by TRACY ZOLLINGER TURNER
“The challenge of COVID-19—even today, when we know much more about it than we did in the beginning—is still the unknown,” says Dr. William Schmalz of Monroe Hospital. With well over 40 years of experience practicing internal medicine in Indiana, “rarely have I lived with as much uncertainty about a disease state and absolutely no known effective cure, much less appropriate, definitive treatment.”
Schmalz, 73, along with colleagues Amadeep Singh, Daniel DeSalle, and Eric Trueblood, have led Monroe Hospital’s response to the pandemic, supported by a team of nurses and medical staff. They’ve had to learn through trial and error and from small, anecdotal studies instead of the long-term scientific research they ordinarily rely upon. Nowadays, Schmalz spends long parts of his day learning what physicians in harder-hit cities have found success or failure doing.
“It’s frustrating,” he says. “Usually, if you get sick, I can figure out something that’s going to make you well, or at least have a treatment in place. In this case, we’ve just had to look for anything feel guilty not to participate in something so incredibly challenging and threatening to my fellow citizens.”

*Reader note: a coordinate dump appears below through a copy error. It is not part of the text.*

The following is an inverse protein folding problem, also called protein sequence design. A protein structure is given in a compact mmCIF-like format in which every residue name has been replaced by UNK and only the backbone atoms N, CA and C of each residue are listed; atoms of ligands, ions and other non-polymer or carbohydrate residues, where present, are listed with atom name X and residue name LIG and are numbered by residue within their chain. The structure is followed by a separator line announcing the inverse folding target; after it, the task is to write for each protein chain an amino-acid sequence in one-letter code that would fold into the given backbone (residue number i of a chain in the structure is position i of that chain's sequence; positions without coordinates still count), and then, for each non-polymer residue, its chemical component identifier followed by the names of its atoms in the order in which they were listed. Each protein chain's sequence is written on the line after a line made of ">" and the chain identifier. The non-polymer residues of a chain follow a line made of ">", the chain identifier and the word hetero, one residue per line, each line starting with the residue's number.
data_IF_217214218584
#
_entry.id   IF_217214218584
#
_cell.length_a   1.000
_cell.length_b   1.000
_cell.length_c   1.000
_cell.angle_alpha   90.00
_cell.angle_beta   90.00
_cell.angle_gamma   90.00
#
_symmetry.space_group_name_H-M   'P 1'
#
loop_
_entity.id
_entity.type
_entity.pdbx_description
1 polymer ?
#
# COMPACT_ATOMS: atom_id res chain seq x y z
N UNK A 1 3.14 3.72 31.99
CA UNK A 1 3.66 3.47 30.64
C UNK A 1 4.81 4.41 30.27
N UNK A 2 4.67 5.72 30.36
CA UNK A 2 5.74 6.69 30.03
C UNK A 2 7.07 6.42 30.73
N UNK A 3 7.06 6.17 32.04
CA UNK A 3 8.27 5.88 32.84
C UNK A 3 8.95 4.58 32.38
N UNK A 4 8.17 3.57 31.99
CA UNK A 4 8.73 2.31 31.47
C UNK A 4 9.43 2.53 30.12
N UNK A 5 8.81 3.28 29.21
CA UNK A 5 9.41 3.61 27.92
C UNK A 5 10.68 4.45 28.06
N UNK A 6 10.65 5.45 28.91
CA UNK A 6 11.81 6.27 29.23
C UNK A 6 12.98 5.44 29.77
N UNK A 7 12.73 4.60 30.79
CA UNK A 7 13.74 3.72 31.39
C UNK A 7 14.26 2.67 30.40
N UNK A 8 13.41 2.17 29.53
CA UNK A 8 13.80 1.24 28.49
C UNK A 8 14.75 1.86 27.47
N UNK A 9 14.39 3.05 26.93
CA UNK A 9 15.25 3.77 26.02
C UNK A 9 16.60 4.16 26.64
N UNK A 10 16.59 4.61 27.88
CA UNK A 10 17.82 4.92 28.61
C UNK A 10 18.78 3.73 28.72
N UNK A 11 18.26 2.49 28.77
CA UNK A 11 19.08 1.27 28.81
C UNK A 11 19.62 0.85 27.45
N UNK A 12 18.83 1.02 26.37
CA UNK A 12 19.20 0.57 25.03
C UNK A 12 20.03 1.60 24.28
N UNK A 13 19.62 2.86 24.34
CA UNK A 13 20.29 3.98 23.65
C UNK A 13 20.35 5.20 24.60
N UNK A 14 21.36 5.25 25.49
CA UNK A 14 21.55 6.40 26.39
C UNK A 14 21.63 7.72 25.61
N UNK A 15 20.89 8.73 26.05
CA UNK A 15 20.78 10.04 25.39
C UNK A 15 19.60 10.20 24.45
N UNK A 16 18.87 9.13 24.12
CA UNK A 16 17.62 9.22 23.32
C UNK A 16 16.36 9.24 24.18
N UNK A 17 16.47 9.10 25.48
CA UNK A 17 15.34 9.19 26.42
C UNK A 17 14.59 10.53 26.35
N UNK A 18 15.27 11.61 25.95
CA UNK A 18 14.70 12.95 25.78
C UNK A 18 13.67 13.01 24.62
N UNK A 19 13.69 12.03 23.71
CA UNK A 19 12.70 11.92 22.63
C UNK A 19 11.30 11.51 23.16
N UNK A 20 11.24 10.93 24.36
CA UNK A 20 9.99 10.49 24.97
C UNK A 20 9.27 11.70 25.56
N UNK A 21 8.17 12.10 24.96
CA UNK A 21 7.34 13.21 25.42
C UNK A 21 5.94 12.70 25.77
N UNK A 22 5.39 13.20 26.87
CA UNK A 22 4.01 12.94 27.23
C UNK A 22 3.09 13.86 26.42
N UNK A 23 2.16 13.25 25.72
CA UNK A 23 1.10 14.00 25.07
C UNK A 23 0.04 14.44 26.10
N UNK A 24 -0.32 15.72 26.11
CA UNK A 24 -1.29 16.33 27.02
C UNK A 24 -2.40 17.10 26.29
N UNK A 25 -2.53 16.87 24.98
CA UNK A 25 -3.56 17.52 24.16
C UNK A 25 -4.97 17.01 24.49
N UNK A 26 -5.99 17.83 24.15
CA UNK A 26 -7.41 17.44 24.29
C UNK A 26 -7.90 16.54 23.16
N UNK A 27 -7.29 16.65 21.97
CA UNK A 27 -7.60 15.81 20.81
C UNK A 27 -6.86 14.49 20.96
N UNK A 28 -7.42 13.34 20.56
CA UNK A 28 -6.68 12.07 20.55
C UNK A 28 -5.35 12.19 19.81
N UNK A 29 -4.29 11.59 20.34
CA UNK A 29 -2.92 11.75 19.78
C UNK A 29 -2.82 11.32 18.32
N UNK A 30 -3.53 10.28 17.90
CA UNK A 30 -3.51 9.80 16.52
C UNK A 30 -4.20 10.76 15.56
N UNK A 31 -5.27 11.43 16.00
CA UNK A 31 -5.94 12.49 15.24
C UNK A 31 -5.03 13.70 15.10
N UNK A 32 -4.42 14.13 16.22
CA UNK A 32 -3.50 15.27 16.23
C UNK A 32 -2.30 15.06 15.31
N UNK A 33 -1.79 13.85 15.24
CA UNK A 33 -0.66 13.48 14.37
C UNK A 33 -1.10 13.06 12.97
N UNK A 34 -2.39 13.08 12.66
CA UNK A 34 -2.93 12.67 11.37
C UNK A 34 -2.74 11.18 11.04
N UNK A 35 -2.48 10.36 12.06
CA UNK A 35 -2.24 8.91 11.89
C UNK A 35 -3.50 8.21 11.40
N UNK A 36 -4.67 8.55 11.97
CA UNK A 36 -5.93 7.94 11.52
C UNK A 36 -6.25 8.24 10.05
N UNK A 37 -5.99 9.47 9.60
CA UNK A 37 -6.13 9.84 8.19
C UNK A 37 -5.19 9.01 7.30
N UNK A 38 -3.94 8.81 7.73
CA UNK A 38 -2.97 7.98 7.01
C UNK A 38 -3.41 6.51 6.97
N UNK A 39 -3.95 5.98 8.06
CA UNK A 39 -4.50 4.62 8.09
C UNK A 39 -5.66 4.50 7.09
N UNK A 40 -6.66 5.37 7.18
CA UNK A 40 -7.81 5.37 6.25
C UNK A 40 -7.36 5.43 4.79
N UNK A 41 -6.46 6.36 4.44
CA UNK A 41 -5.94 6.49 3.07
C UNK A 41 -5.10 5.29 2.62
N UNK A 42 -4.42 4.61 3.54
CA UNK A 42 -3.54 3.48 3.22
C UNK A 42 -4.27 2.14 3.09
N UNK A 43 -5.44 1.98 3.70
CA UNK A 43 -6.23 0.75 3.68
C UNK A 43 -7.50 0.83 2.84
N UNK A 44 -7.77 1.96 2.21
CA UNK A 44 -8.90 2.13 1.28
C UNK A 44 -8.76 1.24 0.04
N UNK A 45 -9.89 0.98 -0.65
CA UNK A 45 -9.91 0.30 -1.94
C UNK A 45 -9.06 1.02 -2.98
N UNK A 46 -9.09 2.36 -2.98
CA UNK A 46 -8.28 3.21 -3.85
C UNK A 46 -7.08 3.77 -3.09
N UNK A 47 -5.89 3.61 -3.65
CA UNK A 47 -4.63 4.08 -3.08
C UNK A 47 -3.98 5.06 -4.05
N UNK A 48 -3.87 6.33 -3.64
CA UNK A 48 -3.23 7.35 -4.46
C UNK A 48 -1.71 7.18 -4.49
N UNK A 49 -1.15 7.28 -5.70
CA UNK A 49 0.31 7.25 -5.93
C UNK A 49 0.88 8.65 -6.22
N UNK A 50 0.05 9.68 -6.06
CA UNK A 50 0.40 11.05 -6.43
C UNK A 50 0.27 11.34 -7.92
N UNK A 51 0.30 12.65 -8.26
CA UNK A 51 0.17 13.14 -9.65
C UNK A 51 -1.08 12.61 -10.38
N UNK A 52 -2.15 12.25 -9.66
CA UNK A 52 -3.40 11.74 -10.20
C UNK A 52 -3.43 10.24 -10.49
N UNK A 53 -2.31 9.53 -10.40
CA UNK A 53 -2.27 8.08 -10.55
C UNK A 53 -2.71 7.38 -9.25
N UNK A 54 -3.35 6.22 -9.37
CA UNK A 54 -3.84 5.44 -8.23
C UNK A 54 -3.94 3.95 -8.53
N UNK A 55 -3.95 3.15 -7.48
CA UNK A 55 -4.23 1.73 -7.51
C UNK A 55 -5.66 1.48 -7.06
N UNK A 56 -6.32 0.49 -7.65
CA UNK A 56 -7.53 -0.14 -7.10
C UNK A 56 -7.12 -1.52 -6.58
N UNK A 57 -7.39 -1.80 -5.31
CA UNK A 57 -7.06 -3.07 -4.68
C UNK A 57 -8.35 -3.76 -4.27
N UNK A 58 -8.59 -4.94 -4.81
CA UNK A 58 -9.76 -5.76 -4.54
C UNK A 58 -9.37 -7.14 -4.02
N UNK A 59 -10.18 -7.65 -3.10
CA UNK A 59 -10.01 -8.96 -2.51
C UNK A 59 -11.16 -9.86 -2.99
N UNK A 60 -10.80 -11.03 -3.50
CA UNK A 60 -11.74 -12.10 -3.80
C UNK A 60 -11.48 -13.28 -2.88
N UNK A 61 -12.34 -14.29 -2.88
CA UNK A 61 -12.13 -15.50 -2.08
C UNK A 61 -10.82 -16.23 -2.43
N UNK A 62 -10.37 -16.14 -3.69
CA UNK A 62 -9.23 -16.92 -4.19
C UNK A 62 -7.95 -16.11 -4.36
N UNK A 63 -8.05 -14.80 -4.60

Schmalz is optimistic that scientific research can eventually rise to meet the challenges of COVID-19, but the fact that the disease—and methods of prevention, such as mask-wearing—have been politicized deeply concerns him. “It seems to me this could be much more easily controlled and contained if human beings were simply more considerate of their fellow man than they are.”